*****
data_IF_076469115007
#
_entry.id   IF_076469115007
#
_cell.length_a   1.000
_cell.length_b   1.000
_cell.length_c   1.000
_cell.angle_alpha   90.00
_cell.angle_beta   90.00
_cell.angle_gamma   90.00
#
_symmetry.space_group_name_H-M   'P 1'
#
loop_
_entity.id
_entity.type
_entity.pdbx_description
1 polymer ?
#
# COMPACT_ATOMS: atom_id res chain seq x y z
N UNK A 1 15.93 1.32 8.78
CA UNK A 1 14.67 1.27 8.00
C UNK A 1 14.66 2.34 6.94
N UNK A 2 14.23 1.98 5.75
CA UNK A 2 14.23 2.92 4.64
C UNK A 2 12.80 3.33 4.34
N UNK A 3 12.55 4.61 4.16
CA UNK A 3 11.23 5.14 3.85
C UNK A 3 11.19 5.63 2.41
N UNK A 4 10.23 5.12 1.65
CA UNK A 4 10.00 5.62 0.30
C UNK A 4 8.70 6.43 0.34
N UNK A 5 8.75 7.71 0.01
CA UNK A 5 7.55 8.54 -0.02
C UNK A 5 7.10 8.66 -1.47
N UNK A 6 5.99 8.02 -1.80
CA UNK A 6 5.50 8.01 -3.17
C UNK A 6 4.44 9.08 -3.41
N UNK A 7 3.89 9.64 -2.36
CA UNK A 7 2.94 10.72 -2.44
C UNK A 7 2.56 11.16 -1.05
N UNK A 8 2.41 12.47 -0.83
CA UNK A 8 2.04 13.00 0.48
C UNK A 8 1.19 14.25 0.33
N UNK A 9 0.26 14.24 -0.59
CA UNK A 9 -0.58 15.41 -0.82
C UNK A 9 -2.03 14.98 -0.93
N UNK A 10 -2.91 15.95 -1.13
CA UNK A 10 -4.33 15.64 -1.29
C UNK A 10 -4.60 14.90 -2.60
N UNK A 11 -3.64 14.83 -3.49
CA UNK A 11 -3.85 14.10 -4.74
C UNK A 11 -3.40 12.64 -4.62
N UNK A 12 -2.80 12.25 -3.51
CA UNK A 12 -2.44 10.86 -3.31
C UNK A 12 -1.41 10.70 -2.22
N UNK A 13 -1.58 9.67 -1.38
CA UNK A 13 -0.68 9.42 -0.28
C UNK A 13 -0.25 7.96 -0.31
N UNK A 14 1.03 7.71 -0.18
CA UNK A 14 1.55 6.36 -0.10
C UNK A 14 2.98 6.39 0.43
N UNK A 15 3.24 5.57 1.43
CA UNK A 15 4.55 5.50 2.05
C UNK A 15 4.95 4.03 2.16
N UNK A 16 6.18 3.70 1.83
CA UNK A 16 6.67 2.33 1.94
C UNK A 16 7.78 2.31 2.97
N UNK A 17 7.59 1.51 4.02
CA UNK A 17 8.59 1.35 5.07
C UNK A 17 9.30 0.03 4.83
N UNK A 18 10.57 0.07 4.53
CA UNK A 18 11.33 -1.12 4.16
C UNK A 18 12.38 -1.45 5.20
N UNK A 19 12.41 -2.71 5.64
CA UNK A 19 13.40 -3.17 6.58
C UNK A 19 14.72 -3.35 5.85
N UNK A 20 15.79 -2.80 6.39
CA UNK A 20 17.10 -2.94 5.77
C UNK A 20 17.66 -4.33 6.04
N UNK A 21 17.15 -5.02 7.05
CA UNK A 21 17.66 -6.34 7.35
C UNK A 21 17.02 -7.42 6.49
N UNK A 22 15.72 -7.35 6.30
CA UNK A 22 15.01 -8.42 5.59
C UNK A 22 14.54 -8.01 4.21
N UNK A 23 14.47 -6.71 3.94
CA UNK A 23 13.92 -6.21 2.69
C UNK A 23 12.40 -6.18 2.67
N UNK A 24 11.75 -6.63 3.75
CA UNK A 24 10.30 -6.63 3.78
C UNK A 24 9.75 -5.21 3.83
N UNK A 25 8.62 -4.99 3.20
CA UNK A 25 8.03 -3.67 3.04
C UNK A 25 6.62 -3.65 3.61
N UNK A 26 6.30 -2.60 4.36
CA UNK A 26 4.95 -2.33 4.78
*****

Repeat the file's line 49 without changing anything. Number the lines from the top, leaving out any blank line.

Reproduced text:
CA UNK A 10 -4.33 15.64 -1.29